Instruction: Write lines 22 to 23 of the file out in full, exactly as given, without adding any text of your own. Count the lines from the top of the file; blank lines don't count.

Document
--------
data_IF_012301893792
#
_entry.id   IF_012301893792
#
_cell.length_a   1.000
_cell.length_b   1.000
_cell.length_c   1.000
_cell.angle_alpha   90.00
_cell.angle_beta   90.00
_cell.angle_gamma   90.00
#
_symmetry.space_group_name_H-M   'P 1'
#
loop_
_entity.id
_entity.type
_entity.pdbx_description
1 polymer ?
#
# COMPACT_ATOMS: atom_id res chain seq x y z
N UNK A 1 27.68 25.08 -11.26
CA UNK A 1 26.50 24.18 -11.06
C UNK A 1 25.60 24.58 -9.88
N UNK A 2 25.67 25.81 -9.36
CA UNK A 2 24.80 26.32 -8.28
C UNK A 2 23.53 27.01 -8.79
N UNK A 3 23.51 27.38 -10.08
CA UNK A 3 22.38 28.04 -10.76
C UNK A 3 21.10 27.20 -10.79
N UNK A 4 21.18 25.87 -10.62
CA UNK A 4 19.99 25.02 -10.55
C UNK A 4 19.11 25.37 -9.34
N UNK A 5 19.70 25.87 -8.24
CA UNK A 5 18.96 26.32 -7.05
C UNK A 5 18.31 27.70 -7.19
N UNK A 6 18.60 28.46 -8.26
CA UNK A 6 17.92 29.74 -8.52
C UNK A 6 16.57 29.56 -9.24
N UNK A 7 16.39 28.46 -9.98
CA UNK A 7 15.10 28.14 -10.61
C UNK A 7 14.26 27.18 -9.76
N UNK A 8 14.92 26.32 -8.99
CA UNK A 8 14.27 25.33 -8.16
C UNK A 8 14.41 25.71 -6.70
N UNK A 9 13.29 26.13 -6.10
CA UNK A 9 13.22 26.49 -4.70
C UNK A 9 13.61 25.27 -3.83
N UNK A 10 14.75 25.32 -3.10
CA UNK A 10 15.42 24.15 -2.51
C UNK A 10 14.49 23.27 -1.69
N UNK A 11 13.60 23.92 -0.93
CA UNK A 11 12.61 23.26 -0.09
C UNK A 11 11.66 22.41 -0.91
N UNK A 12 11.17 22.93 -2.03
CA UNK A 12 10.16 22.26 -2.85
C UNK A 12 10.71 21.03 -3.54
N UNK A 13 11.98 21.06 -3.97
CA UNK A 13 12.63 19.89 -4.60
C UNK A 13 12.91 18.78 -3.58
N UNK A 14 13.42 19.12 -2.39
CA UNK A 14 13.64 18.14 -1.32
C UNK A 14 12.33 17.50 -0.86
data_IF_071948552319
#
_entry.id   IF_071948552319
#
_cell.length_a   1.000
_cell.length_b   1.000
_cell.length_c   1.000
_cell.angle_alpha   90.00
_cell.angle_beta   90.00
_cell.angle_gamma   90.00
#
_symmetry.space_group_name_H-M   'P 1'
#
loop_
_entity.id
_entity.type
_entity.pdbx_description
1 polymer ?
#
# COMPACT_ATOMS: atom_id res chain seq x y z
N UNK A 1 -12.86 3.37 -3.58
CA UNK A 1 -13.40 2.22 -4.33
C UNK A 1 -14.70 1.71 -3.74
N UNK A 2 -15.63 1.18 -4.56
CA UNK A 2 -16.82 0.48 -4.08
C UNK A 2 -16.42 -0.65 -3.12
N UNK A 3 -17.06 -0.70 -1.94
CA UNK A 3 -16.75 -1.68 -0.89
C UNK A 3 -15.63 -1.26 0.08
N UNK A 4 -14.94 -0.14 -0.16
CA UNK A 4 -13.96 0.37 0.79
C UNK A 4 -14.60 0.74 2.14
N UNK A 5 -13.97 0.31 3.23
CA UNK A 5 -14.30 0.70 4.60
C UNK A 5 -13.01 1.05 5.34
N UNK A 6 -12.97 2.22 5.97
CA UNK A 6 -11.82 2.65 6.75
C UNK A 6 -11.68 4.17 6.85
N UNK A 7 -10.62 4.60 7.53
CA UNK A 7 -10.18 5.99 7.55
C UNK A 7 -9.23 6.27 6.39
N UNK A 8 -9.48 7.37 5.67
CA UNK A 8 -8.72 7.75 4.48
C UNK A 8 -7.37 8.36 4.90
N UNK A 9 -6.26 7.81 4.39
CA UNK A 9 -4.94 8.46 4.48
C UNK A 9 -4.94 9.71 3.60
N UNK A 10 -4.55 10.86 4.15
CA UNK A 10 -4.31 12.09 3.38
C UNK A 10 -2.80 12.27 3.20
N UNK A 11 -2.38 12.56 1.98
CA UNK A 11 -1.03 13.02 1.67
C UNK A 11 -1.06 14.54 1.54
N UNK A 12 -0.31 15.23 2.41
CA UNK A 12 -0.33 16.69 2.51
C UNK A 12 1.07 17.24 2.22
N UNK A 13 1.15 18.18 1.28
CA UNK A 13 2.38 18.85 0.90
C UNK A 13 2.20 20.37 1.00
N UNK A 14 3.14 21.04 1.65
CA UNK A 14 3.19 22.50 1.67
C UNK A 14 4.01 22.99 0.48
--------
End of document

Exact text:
CA UNK A 1 26.50 24.18 -11.06
C UNK A 1 25.60 24.58 -9.88